This July, I will be self publishing my debut novel Traveller In The Dark. It took me five years to write it and this past year I’ve more or less let it be. A hinterland is the remote areas of a country away from the coast or the banks of major rivers. It can also mean an area lying beyond what is visible or known. I guess I felt that I was in the hinterlands as I wrote this novel. It was the book I never read and the words I never said. Culture is also an overused word and usually refers to the easily seen surface. But real culture is the substance, it’s what’s underneath. It’s not written, rarely explained and not easily decoded. I was in the hinterlands looking in on cultures as I was growing up.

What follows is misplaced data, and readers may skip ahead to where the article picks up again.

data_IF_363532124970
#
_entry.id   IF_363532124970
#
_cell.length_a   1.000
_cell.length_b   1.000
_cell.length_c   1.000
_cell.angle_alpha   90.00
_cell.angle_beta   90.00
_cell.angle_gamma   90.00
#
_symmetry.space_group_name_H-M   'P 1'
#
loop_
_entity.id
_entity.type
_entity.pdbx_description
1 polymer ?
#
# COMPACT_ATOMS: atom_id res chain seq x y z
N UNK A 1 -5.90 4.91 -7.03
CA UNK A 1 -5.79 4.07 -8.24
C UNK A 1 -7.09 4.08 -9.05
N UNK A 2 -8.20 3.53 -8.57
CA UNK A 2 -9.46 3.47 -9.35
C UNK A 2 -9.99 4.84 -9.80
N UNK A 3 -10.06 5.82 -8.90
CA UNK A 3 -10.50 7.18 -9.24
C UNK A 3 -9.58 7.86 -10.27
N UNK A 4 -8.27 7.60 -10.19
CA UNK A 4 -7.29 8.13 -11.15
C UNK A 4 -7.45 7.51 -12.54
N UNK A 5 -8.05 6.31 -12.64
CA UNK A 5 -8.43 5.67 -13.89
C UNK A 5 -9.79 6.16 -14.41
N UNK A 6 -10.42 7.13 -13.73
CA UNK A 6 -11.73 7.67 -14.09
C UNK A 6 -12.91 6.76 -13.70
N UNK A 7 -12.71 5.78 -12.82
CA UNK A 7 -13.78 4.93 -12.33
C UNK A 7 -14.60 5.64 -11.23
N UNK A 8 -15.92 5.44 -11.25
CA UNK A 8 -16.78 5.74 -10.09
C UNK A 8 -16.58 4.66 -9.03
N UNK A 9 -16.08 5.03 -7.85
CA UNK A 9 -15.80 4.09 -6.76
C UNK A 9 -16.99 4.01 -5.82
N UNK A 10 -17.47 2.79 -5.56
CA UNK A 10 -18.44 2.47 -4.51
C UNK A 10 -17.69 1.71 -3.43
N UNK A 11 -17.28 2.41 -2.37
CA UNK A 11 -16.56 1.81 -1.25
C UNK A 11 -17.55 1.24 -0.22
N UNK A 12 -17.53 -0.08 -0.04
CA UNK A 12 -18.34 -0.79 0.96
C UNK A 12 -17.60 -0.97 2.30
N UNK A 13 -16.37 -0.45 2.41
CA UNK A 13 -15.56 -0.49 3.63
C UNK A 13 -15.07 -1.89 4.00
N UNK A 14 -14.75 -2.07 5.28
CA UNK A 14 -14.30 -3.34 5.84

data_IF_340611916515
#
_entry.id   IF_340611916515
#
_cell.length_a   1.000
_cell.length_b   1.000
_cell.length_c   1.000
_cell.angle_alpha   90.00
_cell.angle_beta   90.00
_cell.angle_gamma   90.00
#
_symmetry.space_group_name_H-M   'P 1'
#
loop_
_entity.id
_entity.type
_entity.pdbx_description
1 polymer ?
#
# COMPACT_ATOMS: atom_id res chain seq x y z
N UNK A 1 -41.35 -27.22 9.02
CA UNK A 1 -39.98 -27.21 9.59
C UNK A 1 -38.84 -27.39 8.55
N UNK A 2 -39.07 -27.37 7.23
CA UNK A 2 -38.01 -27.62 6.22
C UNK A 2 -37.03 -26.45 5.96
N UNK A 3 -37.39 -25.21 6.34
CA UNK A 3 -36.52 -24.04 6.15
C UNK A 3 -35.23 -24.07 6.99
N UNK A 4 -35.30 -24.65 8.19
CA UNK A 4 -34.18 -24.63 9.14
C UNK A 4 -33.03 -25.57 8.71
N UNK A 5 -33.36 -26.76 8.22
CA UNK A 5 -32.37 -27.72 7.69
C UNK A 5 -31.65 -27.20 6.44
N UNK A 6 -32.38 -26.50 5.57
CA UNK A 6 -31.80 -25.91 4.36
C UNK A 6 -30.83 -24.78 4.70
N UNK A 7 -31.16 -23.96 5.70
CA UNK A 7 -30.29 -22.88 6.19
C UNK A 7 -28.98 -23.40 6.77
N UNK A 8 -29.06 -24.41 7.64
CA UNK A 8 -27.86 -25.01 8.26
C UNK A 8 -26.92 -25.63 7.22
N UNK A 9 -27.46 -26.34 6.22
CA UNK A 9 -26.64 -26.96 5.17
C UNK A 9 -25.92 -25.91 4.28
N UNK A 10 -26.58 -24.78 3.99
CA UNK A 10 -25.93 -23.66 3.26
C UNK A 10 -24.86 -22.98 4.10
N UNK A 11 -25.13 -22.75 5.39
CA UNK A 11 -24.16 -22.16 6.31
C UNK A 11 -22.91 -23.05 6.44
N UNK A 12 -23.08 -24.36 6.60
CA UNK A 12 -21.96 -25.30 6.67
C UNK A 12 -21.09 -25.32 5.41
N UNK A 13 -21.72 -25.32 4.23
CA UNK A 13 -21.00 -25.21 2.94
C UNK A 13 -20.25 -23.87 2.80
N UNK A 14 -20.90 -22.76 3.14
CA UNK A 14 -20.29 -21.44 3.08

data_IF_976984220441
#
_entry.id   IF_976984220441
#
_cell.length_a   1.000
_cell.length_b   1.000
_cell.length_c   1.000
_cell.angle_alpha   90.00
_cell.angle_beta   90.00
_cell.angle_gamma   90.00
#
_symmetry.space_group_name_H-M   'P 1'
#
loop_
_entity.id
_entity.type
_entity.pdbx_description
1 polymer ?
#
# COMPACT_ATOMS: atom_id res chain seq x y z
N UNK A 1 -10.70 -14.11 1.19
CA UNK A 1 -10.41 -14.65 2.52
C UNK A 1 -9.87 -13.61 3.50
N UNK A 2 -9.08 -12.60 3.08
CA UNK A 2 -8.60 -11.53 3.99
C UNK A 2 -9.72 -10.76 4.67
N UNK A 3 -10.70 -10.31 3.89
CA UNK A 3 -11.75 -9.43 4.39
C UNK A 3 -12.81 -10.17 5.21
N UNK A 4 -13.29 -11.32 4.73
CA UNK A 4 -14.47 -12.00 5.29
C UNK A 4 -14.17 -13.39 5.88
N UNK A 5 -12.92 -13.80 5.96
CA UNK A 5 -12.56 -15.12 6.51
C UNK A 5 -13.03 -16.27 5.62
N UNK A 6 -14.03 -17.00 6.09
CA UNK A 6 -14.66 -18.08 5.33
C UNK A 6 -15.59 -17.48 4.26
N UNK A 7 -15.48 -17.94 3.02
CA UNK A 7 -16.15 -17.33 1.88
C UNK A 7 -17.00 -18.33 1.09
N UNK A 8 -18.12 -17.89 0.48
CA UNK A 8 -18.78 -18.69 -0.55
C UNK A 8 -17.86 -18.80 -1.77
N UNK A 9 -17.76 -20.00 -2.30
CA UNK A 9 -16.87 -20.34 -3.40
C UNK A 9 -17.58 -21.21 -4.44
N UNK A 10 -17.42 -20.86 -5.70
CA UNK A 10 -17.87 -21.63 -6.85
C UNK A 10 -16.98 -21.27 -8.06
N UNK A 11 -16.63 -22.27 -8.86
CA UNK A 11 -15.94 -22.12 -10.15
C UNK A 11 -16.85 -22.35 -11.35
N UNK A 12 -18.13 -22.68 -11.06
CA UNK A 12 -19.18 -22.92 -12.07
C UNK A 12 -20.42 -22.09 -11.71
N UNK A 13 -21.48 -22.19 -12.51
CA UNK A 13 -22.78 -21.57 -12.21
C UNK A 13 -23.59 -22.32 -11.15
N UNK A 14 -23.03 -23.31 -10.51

I’m sharing some articles which inspired me as I wrote. I’ve included questions and/or passages that resonated. I hope they do for you too.
But what about a loss in which nobody died? Does it count as grief?
Indeed, the distances, the differences between cultures are often greater than ever before, in part because of the illusion of closeness.
The origins of these deep-seated feelings for home likely date back deep into our evolutionary history. Over millions of years, both our biological evolution and our cultural propensity to make things have shaped us to be not only homebodies but homeminded as well.
Most Brits and Americans have got those kitchen-sink memories of youth. But what if you don’t? What if you never stayed anywhere long enough to call it home?
Where am I? Random swimming pool, random country. Whom do I know here? Nobody, really. Who would miss me? Nobody, really.
You re-emerge into darkness, the motel room. All these years later, you still enter those shadows, with books, the twilight that disappears now into wherever you can imagine. It’s a home, or familiar as one. Because as much as you’ve tried, you don’t remember leaving the motel.